‘Man Seeking Woman’ Season 2 Review: FXX’s Comedy Remains Smart, Surreal

     January 6, 2016

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There are many shows about dating and relationships, but there is no show like Man Seeking Woman. Last year, the FXX comedy (from Simon Rich, author of The Last Girlfriend on Earth) differentiated itself from other series about finding love and partnership by debuting with an episode featuring its star, Jay Baruchel, on a date with a troll named Gorbachaka. It was witty, unexpected, and most of all sincere, making the series refreshingly unique.

Season 2 continues in much the same vein, taking ordinary situations revolving around dating (not hanging out with friends as much, the fear of rejection, desiring someone who already has the perfect partner), and infuses them with surreal, innovative substitutions to what would otherwise be a cliche scenario. In the new season’s premiere, “Wings,” Josh (Baruchel) invites himself on a cabin weekend trip with his girlfriend (Sarah Gadon) and her college friends. Feeling alienated from their inside jokes, Josh withdraws and his girlfriend confronts him. It sounds straight-forward, but she also happens to be in the middle of a bloody battle against a lumberjack the group accidentally ran over a decade before, who was then “resurrected by Satan” and continues to haunt them. Josh tries to get her to help him put together a puzzle, sighing and confessing, “It’s just that … you and your friends have this secret history together, with the nicknames, and the undead lumberjack…”


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Image via FXX

In every episode, Man Seeking Woman starts with a familiar premise before turning into a visual stream-of-consciousness, though it never loses sight of its original story. When Josh, after being confronted by the Grim Reaper (not harkening death, but rather, male pattern baldness), decides to settle for a “safe and reliable” relationship, he starts dating a late ‘90s Saturn. “Face it, mom — a mid-sized sedan is the best I’m ever going to do.” It’s not just a funny, one-off reference. The show follows through, examining the relationship fully, and letting it play out like it normally would. Except, of course, for the fact that the girlfriend is literally a car, and in this world, no one finds that odd.

Though Eric Andre (as Josh’s best friend) and Britt Lower (as his sister) are both great supporting characters (though Lower, who was a stand-out last season, has been given less to do this year so far), it’s Baruchel who makes the series exceptional. He’s earnest and sweet as Josh, helping to sell his hopeful, insecure Everyman status. In “Feature,” Josh’s girlfriend of the episode discovers she’s “not Joshua-sexual,” and a couple’s therapist finds a book to share with him on the subject. “People have not been attracted to you for thousands of years!” She explains, adding, “Plato called it ‘the cornerstone of democracy.’” It’s the kind of riff that — while over-the-top — is also a hilariously accurate visual representation of one’s fears (and sometimes hopes and desires) that become, on this show, real and tactile.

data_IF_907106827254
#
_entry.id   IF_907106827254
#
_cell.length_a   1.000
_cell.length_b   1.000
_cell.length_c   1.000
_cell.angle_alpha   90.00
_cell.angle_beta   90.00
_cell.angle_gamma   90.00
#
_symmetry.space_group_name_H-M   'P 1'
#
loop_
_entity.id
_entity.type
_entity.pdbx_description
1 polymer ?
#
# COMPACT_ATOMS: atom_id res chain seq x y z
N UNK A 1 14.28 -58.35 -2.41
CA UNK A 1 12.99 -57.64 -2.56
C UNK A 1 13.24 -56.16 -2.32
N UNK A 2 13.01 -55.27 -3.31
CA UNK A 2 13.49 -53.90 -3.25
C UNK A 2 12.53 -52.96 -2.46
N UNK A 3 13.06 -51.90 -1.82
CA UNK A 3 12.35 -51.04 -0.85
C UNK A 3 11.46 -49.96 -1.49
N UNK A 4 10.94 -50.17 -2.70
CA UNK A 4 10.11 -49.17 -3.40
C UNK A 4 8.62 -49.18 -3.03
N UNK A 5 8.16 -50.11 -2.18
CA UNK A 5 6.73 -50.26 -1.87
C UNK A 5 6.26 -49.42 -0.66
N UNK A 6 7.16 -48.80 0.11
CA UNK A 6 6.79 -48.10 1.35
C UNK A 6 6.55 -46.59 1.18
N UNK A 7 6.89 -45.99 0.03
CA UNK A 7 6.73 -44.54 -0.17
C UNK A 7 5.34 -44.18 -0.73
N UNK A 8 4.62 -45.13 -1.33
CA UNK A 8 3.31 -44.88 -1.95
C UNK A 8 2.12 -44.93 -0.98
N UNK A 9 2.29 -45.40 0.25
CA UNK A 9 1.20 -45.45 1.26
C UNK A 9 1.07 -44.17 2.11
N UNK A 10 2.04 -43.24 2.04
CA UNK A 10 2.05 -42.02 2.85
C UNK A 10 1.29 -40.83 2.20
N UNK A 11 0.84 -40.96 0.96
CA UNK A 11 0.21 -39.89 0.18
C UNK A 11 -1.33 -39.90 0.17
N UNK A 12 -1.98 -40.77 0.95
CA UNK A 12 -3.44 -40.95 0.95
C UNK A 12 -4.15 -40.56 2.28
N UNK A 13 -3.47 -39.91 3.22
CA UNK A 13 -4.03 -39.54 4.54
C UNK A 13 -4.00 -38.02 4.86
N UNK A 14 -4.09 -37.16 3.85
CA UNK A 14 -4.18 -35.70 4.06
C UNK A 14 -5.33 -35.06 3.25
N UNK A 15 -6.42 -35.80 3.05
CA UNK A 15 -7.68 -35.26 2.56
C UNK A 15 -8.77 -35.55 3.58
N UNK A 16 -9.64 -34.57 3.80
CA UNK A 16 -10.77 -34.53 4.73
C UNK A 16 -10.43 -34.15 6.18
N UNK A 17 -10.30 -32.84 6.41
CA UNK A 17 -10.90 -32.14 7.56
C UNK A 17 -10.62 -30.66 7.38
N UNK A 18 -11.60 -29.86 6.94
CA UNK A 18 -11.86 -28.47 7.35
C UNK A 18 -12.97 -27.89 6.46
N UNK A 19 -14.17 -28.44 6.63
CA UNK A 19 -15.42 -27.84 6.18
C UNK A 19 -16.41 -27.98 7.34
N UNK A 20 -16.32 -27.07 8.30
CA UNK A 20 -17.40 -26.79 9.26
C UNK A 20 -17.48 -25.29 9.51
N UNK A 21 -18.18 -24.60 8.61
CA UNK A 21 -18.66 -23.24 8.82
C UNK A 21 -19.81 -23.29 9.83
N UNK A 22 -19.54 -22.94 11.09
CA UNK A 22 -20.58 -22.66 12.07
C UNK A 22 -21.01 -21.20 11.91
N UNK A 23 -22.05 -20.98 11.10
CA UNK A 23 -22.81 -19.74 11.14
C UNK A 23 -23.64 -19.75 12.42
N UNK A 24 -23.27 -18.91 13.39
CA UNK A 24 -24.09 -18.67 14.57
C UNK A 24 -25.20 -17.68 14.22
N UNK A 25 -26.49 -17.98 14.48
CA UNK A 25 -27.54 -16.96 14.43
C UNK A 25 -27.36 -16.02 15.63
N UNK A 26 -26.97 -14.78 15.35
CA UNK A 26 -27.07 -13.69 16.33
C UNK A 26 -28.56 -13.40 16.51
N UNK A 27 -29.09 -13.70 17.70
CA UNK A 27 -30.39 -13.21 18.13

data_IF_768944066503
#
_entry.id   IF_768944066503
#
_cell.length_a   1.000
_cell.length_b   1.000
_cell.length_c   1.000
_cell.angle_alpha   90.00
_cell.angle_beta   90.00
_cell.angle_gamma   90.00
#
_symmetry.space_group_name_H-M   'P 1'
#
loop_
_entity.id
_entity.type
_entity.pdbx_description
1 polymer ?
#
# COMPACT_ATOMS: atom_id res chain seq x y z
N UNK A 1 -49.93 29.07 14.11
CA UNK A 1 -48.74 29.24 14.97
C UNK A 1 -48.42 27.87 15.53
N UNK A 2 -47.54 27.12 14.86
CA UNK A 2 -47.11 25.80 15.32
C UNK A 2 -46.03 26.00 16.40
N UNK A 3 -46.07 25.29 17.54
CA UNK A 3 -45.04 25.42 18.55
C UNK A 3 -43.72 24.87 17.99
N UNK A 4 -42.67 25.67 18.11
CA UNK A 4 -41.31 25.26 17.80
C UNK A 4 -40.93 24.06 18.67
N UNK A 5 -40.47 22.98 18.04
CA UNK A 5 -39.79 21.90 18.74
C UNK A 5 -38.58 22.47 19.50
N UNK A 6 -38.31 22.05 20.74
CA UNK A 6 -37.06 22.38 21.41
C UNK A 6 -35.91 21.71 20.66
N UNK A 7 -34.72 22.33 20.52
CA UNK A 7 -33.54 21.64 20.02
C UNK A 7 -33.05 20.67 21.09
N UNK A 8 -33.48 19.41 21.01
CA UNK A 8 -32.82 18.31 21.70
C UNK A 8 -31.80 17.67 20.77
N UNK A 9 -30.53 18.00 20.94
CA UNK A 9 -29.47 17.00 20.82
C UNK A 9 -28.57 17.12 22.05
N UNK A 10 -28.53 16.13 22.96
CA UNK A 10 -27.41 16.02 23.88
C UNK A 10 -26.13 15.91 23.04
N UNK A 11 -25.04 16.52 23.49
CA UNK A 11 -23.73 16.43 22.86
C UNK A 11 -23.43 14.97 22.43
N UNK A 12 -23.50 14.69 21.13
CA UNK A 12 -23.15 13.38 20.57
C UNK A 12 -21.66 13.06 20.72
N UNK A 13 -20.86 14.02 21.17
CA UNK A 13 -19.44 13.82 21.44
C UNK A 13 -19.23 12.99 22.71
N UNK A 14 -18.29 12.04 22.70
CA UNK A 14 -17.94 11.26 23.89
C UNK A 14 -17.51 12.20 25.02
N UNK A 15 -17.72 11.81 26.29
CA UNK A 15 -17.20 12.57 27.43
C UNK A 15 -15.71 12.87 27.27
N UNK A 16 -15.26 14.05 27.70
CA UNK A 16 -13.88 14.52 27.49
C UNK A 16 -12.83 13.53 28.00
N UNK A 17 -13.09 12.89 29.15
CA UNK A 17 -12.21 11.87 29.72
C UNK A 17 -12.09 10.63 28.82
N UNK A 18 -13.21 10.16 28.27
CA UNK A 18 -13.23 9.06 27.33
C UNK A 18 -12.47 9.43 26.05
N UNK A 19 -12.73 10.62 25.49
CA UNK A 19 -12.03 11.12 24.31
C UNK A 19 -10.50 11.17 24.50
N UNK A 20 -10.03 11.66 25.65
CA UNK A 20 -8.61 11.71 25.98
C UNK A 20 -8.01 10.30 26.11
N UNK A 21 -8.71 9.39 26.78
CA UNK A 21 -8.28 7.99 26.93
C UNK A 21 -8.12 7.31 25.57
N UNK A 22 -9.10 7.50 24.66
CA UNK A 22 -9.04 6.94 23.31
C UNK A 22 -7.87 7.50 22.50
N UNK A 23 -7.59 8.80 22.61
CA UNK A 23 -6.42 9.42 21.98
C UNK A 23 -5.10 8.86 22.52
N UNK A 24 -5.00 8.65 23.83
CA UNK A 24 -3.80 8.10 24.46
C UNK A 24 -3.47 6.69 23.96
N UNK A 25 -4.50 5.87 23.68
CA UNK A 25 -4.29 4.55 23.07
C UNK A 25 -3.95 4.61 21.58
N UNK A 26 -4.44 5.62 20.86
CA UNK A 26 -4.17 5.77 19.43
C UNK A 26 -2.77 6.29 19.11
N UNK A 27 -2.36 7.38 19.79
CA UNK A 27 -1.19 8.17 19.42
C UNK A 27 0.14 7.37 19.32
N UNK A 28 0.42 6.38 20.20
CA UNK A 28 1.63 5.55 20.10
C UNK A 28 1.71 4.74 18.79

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Image via FXX

Like It’s Always Sunny in Philadelphia, with which it shares a timeslot, Man Seeking Woman often relishes in the vulgar. And yet, here it registers more as just plain speak. Maybe it’s because the show enshrouds these elements in a way that tempers their caustic nature, like when Josh gives a TED Talk on masturbation, which is gloriously precise in its examples. The show is also extremely canny, throwing out well-placed references to TV series like Game of Thrones and Mr. Robot, and using familiar setups to help make its argument. That’s the beautiful thing about how Man Seeking Woman operates. It doesn’t conform its comedy or its message to fit familiar frameworks (like a buddy-cop show in “Scythe”), but conforms them (along with corporeal forms of historical figures, practical effects, and other unexpected additions) to itself, to excellent effect.

Most of all, Man Seeking Woman Season 2 has proven (so far) that it still is finding plenty of ways to keep its stories and perspectives fresh and unique as it explores the relatable nature of Josh’s dating follies. And that’s a good thing, because no matter how extreme or supernatural or weird it becomes, it never drifts away from being sharply perceptive, terrifically fun, and surprisingly real.

Rating: ★★★★★ Excellent

Man Seeking Woman returns to FXX Wednesday, January 6th.


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Image via FXX

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Image via FXX


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